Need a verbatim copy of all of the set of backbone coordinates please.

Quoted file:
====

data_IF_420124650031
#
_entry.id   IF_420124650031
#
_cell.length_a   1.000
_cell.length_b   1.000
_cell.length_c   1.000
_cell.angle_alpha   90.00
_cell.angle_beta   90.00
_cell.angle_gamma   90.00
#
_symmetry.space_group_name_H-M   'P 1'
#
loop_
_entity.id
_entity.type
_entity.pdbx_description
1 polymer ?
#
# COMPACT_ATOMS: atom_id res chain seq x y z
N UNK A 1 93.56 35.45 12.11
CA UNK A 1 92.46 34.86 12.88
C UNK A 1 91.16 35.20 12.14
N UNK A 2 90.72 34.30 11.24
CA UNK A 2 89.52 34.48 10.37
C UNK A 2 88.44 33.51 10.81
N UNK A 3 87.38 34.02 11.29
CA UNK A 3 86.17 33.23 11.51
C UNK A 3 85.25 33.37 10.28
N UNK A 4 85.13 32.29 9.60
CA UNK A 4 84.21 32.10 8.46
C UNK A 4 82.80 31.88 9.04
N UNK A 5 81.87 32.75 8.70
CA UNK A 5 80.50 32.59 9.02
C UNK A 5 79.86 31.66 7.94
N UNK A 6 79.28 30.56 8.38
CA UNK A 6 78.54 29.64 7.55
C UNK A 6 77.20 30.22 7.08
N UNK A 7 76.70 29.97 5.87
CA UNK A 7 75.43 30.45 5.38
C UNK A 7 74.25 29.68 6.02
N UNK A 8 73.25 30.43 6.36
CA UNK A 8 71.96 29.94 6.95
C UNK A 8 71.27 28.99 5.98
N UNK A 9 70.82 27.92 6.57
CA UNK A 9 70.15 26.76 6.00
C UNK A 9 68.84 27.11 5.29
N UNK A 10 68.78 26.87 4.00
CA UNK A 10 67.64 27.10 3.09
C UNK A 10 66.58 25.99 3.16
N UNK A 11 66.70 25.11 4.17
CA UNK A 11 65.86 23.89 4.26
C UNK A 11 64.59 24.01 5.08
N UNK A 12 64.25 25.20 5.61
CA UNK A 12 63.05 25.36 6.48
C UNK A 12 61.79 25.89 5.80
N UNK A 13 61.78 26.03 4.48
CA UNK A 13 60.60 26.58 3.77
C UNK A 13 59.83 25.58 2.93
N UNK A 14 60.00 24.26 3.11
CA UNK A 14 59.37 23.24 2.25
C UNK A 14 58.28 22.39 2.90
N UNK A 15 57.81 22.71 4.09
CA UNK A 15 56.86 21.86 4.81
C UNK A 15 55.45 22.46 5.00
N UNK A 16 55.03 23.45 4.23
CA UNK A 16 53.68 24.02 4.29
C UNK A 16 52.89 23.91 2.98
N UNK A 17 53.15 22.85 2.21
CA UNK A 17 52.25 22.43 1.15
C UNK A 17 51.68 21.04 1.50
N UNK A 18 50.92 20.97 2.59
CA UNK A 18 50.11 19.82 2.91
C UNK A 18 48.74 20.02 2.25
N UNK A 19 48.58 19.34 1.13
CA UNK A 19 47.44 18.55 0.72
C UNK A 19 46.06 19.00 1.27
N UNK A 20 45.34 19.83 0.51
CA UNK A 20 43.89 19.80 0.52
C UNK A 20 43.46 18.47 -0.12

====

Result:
data_IF_420124650031
#
_entry.id   IF_420124650031
#
_cell.length_a   1.000
_cell.length_b   1.000
_cell.length_c   1.000
_cell.angle_alpha   90.00
_cell.angle_beta   90.00
_cell.angle_gamma   90.00
#
_symmetry.space_group_name_H-M   'P 1'
#
loop_
_entity.id
_entity.type
_entity.pdbx_description
1 polymer ?
#
# COMPACT_ATOMS: atom_id res chain seq x y z
N UNK A 1 93.56 35.45 12.11
CA UNK A 1 92.46 34.86 12.88
C UNK A 1 91.16 35.20 12.14
N UNK A 2 90.72 34.30 11.24
CA UNK A 2 89.52 34.48 10.37
C UNK A 2 88.44 33.51 10.81
N UNK A 3 87.38 34.02 11.29
CA UNK A 3 86.17 33.23 11.51
C UNK A 3 85.25 33.37 10.28
N UNK A 4 85.13 32.29 9.60
CA UNK A 4 84.21 32.10 8.46
C UNK A 4 82.80 31.88 9.04
N UNK A 5 81.87 32.75 8.70
CA UNK A 5 80.50 32.59 9.02
C UNK A 5 79.86 31.66 7.94
N UNK A 6 79.28 30.56 8.38
CA UNK A 6 78.54 29.64 7.55
C UNK A 6 77.20 30.22 7.08
N UNK A 7 76.70 29.97 5.87
CA UNK A 7 75.43 30.45 5.38
C UNK A 7 74.25 29.68 6.02
N UNK A 8 73.25 30.43 6.36
CA UNK A 8 71.96 29.94 6.95
C UNK A 8 71.27 28.99 5.98
N UNK A 9 70.82 27.92 6.57
CA UNK A 9 70.15 26.76 6.00
C UNK A 9 68.84 27.11 5.29
N UNK A 10 68.78 26.87 4.00
CA UNK A 10 67.64 27.10 3.09
C UNK A 10 66.58 25.99 3.16
N UNK A 11 66.70 25.11 4.17
CA UNK A 11 65.86 23.89 4.26
C UNK A 11 64.59 24.01 5.08
N UNK A 12 64.25 25.20 5.61
CA UNK A 12 63.05 25.36 6.48
C UNK A 12 61.79 25.89 5.80
N UNK A 13 61.78 26.03 4.48
CA UNK A 13 60.60 26.58 3.77
C UNK A 13 59.83 25.58 2.93
N UNK A 14 60.00 24.26 3.11
CA UNK A 14 59.37 23.24 2.25
C UNK A 14 58.28 22.39 2.90
N UNK A 15 57.81 22.71 4.09
CA UNK A 15 56.86 21.86 4.81
C UNK A 15 55.45 22.46 5.00
N UNK A 16 55.03 23.45 4.23
CA UNK A 16 53.68 24.02 4.29
C UNK A 16 52.89 23.91 2.98
N UNK A 17 53.15 22.85 2.21
CA UNK A 17 52.25 22.43 1.15
C UNK A 17 51.68 21.04 1.50
N UNK A 18 50.92 20.97 2.59
CA UNK A 18 50.11 19.82 2.91
C UNK A 18 48.74 20.02 2.25
N UNK A 19 48.58 19.34 1.13
CA UNK A 19 47.44 18.55 0.72
C UNK A 19 46.06 19.00 1.27
N UNK A 20 45.34 19.83 0.51
CA UNK A 20 43.89 19.80 0.52
C UNK A 20 43.46 18.47 -0.12